The first police officer to arrive at the scene of the burning Ford Kuga that is at the centre of an inquest into the death of Reshall Jimmy said the car was so engulfed in flames that he could not even see if there was anybody inside the vehicle.
"It was just flames all over the place," said Constable Ryan Petersen, stationed at Wilderness, near George.
"You couldn't see if there was any person inside of the vehicle because of the flames," said Petersen.
"There was nothing I could have done."
Petersen was providing his account of events of the night of December 4, 2015, which are being canvassed to establish whether there will be any prima facie evidence of wrongdoing and a possible prosecution relating to Jimmy's death.
The National Prosecuting Authority has declined to prosecute, and AfriForum, which tried to get a private prosecution certificate, is hoping that the inquest will reveal more information.
Ford Kuga inquest: Bullet cartridge, casino chips dismissed as airbag parts, 'monopoly money'
AfriForum's advocate Gerrie Nel, representing Jimmy's family, established from him that he only saw there was a person in the car once the fire had been put out.
"He was unrecognisable," said Petersen in a low voice.
He said he tried to collect information at the scene but many of the people were inebriated and had different versions of events, so he took down their contact details.
Flames seemed to come from the front, say witnesses
Some people also told him a car, which he remembered as a white Toyota Corolla, had driven up to the scene when the Kuga was already on fire, and then turned around.
He said some people described the occupants variously as "black" or "brown" or "coloured".
He remembered people saying they thought they heard what sounded like gunshots, but it could also have been items being scattered in the inside of the car as the fire consumed it.
He said from his vantage point the fire seemed to be from the front windshield, moving towards the back of the car.
His colleague Lieutenant Colonel Richard Tonkin, who has been overseeing the investigation, said that when he arrived the car was soaked from the fire brigade's dousing of the flames.
The scene had been cordoned off and Petersen briefed him. Walking to the vehicle, he saw the remains of a person, and that the vehicle had been burnt from the windshield and dashboard towards the back of the vehicle.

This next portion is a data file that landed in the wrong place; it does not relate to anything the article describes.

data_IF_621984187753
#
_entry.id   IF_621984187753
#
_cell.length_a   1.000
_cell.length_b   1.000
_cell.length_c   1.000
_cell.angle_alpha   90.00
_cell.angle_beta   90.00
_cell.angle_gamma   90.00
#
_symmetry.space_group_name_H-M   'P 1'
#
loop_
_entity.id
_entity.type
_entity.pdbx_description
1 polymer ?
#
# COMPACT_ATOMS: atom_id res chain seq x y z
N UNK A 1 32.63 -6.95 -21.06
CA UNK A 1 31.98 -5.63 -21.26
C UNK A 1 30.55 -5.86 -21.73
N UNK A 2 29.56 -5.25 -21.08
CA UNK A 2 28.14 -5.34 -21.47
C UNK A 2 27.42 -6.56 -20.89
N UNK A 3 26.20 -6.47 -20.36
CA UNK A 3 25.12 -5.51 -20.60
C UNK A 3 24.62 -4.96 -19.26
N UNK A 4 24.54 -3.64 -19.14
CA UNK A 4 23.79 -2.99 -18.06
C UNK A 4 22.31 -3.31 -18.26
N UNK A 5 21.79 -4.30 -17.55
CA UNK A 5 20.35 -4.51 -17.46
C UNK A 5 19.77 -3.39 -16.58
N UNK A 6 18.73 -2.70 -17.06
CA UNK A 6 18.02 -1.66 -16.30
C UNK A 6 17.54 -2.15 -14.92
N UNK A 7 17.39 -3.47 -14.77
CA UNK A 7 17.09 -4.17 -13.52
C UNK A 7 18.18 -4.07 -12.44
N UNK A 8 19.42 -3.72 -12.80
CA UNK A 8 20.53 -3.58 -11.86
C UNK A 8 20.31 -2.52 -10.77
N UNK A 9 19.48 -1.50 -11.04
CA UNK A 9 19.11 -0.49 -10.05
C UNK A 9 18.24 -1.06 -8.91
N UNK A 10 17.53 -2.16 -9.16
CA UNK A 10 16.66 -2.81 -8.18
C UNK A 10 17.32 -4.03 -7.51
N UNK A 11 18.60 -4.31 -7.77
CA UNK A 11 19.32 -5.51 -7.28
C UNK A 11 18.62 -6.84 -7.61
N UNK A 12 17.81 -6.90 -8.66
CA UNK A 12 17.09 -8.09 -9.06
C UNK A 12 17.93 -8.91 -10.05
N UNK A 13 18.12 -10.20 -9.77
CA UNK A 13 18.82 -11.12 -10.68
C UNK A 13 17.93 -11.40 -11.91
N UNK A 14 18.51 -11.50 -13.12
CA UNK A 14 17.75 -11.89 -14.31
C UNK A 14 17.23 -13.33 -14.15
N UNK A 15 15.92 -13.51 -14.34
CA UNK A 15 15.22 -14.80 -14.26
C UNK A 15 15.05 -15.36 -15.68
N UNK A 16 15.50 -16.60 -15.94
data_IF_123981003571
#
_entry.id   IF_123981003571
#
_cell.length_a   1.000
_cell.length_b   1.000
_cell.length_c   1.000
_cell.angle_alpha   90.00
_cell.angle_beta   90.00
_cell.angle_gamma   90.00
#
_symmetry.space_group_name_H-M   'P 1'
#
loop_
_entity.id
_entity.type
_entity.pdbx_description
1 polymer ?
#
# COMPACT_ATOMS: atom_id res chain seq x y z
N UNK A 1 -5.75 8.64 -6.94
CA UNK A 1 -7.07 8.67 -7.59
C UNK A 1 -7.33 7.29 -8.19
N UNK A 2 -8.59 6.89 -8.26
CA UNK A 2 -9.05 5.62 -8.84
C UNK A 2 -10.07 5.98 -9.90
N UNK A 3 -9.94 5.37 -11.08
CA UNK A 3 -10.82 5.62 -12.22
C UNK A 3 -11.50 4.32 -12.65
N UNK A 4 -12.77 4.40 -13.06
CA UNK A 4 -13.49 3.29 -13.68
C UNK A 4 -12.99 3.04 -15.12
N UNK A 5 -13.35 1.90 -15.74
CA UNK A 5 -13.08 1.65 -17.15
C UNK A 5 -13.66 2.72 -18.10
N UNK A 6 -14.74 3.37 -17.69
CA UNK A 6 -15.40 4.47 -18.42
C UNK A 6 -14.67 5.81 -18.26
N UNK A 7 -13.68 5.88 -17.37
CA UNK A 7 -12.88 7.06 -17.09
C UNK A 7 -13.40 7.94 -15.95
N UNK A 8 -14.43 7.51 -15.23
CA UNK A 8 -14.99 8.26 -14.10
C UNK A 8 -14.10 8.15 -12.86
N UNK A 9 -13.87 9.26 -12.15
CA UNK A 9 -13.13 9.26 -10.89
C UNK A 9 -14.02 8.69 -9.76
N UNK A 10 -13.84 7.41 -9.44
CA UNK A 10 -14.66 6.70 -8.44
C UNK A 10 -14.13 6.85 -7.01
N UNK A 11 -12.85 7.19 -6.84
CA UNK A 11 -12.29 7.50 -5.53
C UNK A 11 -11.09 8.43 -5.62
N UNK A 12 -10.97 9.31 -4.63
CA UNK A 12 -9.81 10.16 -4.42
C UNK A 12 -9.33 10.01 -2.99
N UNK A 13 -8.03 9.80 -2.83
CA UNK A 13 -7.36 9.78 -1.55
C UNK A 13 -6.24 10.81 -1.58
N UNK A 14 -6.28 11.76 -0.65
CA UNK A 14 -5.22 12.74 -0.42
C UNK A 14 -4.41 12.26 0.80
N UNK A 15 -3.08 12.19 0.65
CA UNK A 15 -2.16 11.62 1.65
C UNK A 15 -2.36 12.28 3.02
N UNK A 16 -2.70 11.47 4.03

Car's fuel only flammable liquid detected
Two front tyres were still inflated, but the two back tyres were burnt.
The wasn't a seat belt over Jimmy's body, but the buckle was still clasped in the housing of the seat belt.
Jimmy's body was removed and the vehicle was moved to Pacaltsdorp pound.
On the Tuesday after the fire, Petersen went to the pound with an officer from the K9 unit whose dog was trained to detect flammable liquids.
The dog only stopped at the fuel tank which had a missing cap on its three unleashed inspections of the vehicle.
The wreckage was moved to a pound in Oudtshoorn due to space issues in Pacaltsdorp, and was examined again in March 2019 in preparation for the inquest.
This time the delegation included the investigating officer Constable Thembekile Matwa, Tonkin, representatives of Ford Motor Company and former Scorpion Andrew Leask, for AfriForum.
'Bullet casings' tested
Some parts were removed and sent to laboratories in Johannesburg and Pretoria for analysis and then returned to the police.
The results of the copper casings they found near the scene, which most of the police officers do not think are spent bullet casings, are still awaited.
Tonkin also travelled to a nearby casino after finding what looked like burnt casino chips in the vehicle but the casino checked its security records and said Jimmy had not been there. The chips did not resemble their casino chips either, but were thin and more like drafts chips.
Earlier, Constable Matwa had explained some of the difficulties he had faced in getting Ford's investigator's first report.
The inquest continues on Wednesday.